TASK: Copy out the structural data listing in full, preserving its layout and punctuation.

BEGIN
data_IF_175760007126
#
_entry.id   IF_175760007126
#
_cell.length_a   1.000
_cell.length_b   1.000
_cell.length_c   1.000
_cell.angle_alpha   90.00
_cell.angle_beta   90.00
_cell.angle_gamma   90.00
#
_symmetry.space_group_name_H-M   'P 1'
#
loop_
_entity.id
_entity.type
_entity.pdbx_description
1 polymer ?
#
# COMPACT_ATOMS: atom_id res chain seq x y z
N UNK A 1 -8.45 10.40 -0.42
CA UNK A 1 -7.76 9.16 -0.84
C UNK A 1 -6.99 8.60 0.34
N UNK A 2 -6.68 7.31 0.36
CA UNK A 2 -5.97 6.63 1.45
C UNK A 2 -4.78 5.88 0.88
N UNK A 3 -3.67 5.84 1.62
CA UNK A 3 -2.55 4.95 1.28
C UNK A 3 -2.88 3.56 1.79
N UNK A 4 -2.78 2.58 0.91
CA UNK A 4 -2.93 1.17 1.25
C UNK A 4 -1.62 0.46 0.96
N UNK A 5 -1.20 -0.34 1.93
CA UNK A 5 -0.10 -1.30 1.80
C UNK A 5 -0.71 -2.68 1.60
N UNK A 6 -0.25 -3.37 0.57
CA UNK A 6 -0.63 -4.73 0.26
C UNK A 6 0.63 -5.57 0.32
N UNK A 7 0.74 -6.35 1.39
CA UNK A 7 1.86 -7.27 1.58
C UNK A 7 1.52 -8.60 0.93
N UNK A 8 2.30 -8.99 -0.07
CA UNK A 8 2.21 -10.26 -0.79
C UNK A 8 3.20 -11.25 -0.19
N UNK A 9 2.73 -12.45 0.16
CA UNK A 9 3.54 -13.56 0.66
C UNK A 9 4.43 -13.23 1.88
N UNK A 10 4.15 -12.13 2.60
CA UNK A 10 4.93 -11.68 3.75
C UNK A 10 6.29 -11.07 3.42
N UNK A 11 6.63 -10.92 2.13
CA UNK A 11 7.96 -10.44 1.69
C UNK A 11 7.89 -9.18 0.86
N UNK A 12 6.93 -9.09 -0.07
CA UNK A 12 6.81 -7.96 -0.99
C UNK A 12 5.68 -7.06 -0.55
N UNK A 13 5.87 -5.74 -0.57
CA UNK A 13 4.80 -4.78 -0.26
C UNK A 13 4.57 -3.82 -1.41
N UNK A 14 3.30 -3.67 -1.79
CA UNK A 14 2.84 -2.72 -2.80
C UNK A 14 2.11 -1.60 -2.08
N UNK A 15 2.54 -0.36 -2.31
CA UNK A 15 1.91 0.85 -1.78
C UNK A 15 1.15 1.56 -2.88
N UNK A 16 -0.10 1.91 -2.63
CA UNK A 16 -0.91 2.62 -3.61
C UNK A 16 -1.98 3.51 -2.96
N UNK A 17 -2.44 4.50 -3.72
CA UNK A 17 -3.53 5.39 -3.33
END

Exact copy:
data_IF_175760007126
#
_entry.id   IF_175760007126
#
_cell.length_a   1.000
_cell.length_b   1.000
_cell.length_c   1.000
_cell.angle_alpha   90.00
_cell.angle_beta   90.00
_cell.angle_gamma   90.00
#
_symmetry.space_group_name_H-M   'P 1'
#
loop_
_entity.id
_entity.type
_entity.pdbx_description
1 polymer ?
#
# COMPACT_ATOMS: atom_id res chain seq x y z
N UNK A 1 -8.45 10.40 -0.42
CA UNK A 1 -7.76 9.16 -0.84
C UNK A 1 -6.99 8.60 0.34
N UNK A 2 -6.68 7.31 0.36
CA UNK A 2 -5.97 6.63 1.45
C UNK A 2 -4.78 5.88 0.88
N UNK A 3 -3.67 5.84 1.62
CA UNK A 3 -2.55 4.95 1.28
C UNK A 3 -2.88 3.56 1.79
N UNK A 4 -2.78 2.58 0.91
CA UNK A 4 -2.93 1.17 1.25
C UNK A 4 -1.62 0.46 0.96
N UNK A 5 -1.20 -0.34 1.93
CA UNK A 5 -0.10 -1.30 1.80
C UNK A 5 -0.71 -2.68 1.60
N UNK A 6 -0.25 -3.37 0.57
CA UNK A 6 -0.63 -4.73 0.26
C UNK A 6 0.63 -5.57 0.32
N UNK A 7 0.74 -6.35 1.39
CA UNK A 7 1.86 -7.27 1.58
C UNK A 7 1.52 -8.60 0.93
N UNK A 8 2.30 -8.99 -0.07
CA UNK A 8 2.21 -10.26 -0.79
C UNK A 8 3.20 -11.25 -0.19
N UNK A 9 2.73 -12.45 0.16
CA UNK A 9 3.54 -13.56 0.66
C UNK A 9 4.43 -13.23 1.88
N UNK A 10 4.15 -12.13 2.60
CA UNK A 10 4.93 -11.68 3.75
C UNK A 10 6.29 -11.07 3.42
N UNK A 11 6.63 -10.92 2.13
CA UNK A 11 7.96 -10.44 1.69
C UNK A 11 7.89 -9.18 0.86
N UNK A 12 6.93 -9.09 -0.07
CA UNK A 12 6.81 -7.96 -0.99
C UNK A 12 5.68 -7.06 -0.55
N UNK A 13 5.87 -5.74 -0.57
CA UNK A 13 4.80 -4.78 -0.26
C UNK A 13 4.57 -3.82 -1.41
N UNK A 14 3.30 -3.67 -1.79
CA UNK A 14 2.84 -2.72 -2.80
C UNK A 14 2.11 -1.60 -2.08
N UNK A 15 2.54 -0.36 -2.31
CA UNK A 15 1.91 0.85 -1.78
C UNK A 15 1.15 1.56 -2.88
N UNK A 16 -0.10 1.91 -2.63
CA UNK A 16 -0.91 2.62 -3.61
C UNK A 16 -1.98 3.51 -2.96
N UNK A 17 -2.44 4.50 -3.72
CA UNK A 17 -3.53 5.39 -3.33